Robert O. Keohane is Stanfield Professor of International Peace, Harvard University, and author of After Hegemony: Cooperation and Discord in the World Political Economy (Princeton University Press, 1984).
Lisa L. Martin is John L. Loeb Associate Professor of Government, Harvard University, and author of Coercive Cooperation: Explaining Multilateral Economic Sanctions (Princeton University Press, 1992).
The authors thank Marc Busch, Chris Gelpi, Andrew Moravcsik, and Celeste Wallander for their valuable comments on an earlier version of this essay.
2. See Richard K. Ashley, "The Poverty of Neorealism," International Organization, Vol. 38, No. 2 (Spring 1984), pp. 225-286. Ashley included Robert O. Keohane as one of the "neorealists" whose "orrery of errors" he rejected. The fact that Mearsheimer criticized institutionalism and critical theory in the same article should not, therefore, lead readers to believe that there is an intellectual affinity between these two schools of thought. However, the work of "constructivist" theorists such as Alexander Wendt eloquently makes a number of arguments that many institutionalists would accept.
5. John J. Mearsheimer, "The False Promise of International Institutions," International Security, Vol. 19, No. 3 (Winter 1994/95), p. 7. Subsequent references to this article are in parentheses in the text.
6. Robert Axelrod and Robert O. Keohane, "Achieving Cooperation Under Anarchy: Strategies and Institutions," in Kenneth A. Oye, ed., Cooperation Under Anarchy (Princeton: Princeton University Press, 1986), p. 227.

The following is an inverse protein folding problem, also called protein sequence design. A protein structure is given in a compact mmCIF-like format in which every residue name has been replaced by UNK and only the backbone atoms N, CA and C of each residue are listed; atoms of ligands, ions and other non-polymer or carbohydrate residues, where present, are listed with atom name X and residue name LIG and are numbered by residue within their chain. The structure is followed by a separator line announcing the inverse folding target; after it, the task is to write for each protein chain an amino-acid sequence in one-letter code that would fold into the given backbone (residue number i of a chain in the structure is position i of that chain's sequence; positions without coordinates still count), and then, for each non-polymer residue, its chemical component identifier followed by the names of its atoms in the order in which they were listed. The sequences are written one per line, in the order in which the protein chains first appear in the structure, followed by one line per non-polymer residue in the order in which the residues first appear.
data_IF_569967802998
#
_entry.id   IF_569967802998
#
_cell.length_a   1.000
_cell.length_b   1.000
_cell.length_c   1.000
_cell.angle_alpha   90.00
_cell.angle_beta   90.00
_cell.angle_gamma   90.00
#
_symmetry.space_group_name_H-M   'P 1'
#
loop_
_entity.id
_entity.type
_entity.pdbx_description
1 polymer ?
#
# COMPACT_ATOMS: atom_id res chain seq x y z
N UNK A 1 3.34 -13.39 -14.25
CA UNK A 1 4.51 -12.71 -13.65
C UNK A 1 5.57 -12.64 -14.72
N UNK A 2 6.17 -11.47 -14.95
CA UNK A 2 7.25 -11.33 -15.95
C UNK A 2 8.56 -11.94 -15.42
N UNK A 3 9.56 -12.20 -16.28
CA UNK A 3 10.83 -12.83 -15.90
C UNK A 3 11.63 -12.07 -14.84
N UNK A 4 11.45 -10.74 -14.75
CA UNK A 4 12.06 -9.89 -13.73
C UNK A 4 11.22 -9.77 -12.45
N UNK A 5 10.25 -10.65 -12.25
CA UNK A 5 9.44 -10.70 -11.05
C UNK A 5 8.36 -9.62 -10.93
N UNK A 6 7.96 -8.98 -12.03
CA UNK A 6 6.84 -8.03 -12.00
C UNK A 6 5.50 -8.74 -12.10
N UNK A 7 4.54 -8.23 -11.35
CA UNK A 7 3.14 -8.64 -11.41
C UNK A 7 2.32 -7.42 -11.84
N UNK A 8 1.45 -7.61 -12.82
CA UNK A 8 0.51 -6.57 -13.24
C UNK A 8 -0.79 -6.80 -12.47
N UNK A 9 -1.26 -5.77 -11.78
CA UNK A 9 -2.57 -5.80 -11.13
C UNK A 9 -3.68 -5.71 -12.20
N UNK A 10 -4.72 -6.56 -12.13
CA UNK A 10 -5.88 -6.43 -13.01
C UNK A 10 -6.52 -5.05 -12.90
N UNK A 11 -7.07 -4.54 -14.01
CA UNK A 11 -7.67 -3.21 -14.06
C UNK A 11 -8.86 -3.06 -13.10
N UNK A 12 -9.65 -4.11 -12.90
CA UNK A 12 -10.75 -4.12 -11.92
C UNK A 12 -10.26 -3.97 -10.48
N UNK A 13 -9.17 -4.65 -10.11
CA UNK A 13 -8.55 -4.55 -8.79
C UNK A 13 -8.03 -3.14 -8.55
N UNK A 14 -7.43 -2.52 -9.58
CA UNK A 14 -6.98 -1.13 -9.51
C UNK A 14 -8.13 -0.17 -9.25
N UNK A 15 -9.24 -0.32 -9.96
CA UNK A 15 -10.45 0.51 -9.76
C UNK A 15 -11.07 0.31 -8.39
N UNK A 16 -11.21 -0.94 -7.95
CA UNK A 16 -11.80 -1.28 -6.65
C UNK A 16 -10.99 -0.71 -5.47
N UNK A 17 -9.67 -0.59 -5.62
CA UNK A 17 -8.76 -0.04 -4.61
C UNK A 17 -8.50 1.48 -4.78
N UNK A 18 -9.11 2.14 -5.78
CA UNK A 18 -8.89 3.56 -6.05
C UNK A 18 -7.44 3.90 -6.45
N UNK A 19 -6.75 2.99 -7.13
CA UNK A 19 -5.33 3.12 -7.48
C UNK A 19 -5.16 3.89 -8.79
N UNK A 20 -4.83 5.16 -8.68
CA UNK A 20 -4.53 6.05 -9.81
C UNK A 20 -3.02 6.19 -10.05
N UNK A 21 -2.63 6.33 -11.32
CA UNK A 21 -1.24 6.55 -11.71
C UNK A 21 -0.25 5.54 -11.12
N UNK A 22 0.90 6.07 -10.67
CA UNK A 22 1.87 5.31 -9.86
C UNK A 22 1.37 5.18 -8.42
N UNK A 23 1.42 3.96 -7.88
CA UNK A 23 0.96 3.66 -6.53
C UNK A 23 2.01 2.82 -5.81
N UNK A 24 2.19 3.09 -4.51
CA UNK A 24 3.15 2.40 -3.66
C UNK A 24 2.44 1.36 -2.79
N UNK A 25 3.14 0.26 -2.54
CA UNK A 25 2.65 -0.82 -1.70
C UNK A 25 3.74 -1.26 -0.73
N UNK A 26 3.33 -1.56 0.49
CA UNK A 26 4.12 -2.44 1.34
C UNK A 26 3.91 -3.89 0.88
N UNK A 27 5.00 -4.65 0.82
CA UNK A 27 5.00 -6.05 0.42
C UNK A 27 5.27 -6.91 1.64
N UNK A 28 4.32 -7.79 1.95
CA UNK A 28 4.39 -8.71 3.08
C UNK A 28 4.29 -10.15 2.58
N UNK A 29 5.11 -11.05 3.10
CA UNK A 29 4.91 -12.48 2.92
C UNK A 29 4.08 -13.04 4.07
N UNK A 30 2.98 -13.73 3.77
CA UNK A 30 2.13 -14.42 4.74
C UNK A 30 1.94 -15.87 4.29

7. See Celeste A. Wallander, "Balance and Institutions in German-Russian Security Relations after the Cold War," manuscript, Harvard University, 1994; Celeste A. Wallander and Robert O. Keohane, "Toward an Institutional Theory of Alliances," paper prepared for delivery at the Annual Meeting of the International Studies Association, Chicago, Illinois, February 22-25, 1995.
8. See David A. Baldwin, ed., Neorealism and Neoliberalism: The Contemporary Debate (New York: Columbia University Press, 1993), p. 323, especially chapters by Joseph Grieco, Duncan Snidal, Robert Powell, and Robert O. Keohane.
10. For development of arguments about the relationship between international regimes and distributional problems, see James D. Morrow, "Modeling the Forms of International Cooperation: Distribution versus Information," International Organization, Vol. 48, No. 3 (Summer 1994), pp. 387-423; and James Fearon, "Cooperation and Bargaining Under Anarchy," manuscript, University of Chicago, 1993.
11. For example, Stephen Krasner has argued that coordination problems can be solved by the unilateral exercise of power by the strongest state. Stephen D. Krasner, "Global Communications and National Power: Life on the Pareto Frontier," World Politics, Vol. 43, No. 3 (April 1991), pp. 336-366.
14. Since institutionalists do not claim that institutions always have a major impact on outcomes, finding weak institutions hardly constitutes a refutation of institutionalist theory. Hence the weakness of the International Energy Agency during the 1979 oil crisis, described by Keohane in After Hegemony: Cooperation and Discord in the World Political Economy (Princeton: Princeton University Press, 1984), is hardly the damning evidence that Mearsheimer claims.
16. Ronald B. Mitchell, Intentional Oil Pollution at Sea: Environmental Policy and Treaty Compliance (Cambridge, Mass.: The MIT Press, 1994). See also Ronald B. Mitchell, "Regime Design Matters: Intentional Oil Pollution and Treaty Compliance," International Organization, Vol. 48, No. 3 (Summer 1994), pp. 425-458.